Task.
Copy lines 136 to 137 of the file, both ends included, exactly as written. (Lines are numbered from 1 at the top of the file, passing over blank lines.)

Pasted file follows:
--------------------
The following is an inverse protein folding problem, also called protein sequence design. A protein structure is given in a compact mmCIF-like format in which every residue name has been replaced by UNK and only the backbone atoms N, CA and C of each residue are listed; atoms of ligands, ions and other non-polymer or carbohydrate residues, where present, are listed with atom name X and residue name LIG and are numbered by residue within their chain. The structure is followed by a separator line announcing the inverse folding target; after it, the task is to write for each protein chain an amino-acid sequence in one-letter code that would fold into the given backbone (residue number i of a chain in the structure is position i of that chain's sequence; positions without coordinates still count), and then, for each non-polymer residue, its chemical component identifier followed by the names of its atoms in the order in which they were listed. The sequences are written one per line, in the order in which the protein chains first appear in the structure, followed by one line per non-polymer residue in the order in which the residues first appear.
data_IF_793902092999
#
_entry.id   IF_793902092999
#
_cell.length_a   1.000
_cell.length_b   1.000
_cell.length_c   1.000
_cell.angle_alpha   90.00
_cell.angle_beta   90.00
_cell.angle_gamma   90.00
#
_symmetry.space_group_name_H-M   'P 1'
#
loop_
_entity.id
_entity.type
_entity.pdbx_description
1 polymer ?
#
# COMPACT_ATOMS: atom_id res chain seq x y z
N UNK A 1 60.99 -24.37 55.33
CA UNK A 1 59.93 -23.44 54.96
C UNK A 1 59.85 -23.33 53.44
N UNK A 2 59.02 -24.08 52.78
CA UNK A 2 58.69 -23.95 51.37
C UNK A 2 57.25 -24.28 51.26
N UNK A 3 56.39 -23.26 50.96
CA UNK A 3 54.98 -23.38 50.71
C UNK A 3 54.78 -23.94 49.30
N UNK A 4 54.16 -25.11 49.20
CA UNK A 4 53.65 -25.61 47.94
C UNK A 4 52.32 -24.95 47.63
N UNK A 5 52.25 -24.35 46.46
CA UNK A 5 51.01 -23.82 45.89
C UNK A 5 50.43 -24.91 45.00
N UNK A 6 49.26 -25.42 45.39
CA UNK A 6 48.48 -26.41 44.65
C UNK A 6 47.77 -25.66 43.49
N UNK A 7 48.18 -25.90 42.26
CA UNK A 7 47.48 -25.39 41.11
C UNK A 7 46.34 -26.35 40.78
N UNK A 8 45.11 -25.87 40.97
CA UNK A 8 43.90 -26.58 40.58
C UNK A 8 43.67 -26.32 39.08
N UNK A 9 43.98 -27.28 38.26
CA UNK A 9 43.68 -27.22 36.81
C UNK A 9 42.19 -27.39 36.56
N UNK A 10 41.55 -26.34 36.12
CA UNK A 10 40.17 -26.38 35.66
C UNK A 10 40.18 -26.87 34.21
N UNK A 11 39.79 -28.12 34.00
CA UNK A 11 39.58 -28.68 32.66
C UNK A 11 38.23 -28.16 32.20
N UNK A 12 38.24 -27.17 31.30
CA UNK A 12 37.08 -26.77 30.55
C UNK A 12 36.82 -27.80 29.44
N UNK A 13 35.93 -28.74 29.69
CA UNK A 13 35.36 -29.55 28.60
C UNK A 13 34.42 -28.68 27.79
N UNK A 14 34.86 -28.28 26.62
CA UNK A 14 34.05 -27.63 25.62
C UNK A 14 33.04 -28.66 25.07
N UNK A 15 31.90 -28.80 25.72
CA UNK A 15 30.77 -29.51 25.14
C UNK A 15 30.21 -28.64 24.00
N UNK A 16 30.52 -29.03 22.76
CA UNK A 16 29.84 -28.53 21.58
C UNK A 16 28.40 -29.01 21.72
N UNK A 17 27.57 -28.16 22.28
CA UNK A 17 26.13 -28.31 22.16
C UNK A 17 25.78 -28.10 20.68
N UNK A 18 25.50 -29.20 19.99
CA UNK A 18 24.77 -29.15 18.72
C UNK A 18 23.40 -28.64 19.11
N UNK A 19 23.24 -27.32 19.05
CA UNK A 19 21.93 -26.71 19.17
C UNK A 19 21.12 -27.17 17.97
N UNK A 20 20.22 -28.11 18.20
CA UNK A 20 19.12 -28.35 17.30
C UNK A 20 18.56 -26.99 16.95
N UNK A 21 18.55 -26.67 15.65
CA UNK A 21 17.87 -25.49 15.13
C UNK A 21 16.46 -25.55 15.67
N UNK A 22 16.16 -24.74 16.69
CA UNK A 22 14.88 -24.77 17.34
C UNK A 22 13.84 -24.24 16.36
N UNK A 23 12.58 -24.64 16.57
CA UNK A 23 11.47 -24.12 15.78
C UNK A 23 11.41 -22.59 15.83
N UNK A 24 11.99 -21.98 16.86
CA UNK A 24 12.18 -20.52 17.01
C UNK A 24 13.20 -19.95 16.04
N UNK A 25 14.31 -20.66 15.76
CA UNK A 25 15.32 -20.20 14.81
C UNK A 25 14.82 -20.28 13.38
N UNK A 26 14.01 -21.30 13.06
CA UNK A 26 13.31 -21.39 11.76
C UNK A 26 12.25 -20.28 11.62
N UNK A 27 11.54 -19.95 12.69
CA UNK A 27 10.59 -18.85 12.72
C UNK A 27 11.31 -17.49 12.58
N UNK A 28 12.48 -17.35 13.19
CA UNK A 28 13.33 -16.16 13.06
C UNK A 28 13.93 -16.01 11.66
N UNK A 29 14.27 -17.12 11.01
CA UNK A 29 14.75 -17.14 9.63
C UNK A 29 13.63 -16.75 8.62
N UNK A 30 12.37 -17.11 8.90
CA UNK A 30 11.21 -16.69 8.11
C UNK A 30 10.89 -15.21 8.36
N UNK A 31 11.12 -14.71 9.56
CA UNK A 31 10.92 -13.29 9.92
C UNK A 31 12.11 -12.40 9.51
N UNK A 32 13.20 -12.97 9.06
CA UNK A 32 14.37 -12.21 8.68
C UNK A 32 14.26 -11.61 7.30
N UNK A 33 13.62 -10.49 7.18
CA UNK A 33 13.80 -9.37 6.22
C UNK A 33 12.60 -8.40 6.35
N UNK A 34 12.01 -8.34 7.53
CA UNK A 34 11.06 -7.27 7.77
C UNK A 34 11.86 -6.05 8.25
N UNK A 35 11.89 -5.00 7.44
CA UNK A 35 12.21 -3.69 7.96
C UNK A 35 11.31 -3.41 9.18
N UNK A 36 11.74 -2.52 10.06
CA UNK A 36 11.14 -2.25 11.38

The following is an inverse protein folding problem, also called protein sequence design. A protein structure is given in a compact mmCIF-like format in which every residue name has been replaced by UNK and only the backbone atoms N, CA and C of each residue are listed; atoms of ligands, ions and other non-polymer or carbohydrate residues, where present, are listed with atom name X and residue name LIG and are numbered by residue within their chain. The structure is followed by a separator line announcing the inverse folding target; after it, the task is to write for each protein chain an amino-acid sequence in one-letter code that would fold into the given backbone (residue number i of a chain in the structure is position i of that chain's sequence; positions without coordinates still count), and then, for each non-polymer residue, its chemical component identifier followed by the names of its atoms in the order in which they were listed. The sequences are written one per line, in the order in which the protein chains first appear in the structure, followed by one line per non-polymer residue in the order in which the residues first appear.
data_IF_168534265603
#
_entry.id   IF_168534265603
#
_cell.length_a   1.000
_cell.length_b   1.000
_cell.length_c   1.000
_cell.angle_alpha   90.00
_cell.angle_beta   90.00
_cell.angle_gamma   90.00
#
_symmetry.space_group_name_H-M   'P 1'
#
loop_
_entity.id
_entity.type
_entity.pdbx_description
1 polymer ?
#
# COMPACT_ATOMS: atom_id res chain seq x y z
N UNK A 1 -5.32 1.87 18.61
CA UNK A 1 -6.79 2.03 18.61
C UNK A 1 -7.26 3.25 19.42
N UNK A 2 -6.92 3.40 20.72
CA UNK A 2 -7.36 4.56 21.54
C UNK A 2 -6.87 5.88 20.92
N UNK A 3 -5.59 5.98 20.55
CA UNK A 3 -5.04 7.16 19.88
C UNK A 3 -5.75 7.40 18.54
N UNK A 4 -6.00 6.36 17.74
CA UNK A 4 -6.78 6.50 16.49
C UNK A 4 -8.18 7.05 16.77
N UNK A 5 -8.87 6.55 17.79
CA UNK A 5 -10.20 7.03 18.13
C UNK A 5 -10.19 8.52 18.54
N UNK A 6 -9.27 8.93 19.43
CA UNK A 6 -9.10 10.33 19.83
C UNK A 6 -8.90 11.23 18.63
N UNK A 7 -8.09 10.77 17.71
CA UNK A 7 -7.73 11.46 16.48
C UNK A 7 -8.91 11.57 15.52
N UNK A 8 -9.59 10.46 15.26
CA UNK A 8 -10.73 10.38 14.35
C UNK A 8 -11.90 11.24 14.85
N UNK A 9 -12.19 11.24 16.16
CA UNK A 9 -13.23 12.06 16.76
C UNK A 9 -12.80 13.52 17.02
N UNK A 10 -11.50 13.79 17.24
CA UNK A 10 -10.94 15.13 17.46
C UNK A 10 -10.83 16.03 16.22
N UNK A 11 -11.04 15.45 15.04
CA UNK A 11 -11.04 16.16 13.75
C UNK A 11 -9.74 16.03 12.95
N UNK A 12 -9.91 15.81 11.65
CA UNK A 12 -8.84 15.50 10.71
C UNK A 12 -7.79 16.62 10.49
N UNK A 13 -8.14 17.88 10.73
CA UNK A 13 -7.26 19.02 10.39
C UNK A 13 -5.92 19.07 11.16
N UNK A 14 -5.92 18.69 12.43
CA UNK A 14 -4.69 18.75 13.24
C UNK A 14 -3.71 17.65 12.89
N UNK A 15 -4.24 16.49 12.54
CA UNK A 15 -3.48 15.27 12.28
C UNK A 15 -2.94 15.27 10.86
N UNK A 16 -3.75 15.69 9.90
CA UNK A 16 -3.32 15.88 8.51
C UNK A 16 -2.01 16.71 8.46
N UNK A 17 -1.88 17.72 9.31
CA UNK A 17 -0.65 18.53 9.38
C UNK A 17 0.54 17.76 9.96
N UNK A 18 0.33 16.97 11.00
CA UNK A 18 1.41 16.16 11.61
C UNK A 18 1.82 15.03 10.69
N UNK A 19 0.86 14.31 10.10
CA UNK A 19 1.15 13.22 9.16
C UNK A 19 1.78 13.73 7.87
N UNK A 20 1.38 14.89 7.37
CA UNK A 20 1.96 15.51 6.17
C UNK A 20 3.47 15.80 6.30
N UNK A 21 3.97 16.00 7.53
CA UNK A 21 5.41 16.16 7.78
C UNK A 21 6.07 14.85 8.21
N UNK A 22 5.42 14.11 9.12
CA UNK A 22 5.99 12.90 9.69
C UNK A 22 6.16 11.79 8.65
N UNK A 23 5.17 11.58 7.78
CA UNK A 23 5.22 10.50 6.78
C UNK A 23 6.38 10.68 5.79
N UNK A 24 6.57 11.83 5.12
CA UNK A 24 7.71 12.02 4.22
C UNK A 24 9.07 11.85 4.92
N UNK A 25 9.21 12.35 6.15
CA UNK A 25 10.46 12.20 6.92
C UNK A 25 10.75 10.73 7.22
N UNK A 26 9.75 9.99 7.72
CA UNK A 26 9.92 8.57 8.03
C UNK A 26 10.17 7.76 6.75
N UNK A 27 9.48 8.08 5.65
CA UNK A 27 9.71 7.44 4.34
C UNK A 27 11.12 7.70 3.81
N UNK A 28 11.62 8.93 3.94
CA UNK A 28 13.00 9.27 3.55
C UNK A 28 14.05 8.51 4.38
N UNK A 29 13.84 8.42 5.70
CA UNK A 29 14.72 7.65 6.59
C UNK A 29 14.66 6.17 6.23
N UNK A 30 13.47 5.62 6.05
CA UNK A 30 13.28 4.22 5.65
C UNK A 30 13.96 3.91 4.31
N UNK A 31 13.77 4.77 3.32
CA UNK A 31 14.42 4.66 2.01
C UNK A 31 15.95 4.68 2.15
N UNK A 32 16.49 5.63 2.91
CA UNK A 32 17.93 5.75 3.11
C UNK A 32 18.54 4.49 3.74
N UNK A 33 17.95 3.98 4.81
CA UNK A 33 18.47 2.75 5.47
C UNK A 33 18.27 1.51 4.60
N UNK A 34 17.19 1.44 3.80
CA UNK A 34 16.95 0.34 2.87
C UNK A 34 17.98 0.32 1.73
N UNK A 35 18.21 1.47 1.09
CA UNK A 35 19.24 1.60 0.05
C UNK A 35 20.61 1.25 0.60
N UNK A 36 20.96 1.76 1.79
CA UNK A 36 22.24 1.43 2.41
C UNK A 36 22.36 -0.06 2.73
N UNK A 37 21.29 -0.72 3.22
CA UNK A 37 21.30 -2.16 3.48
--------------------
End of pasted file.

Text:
_cell.length_c   1.000
_cell.angle_alpha   90.00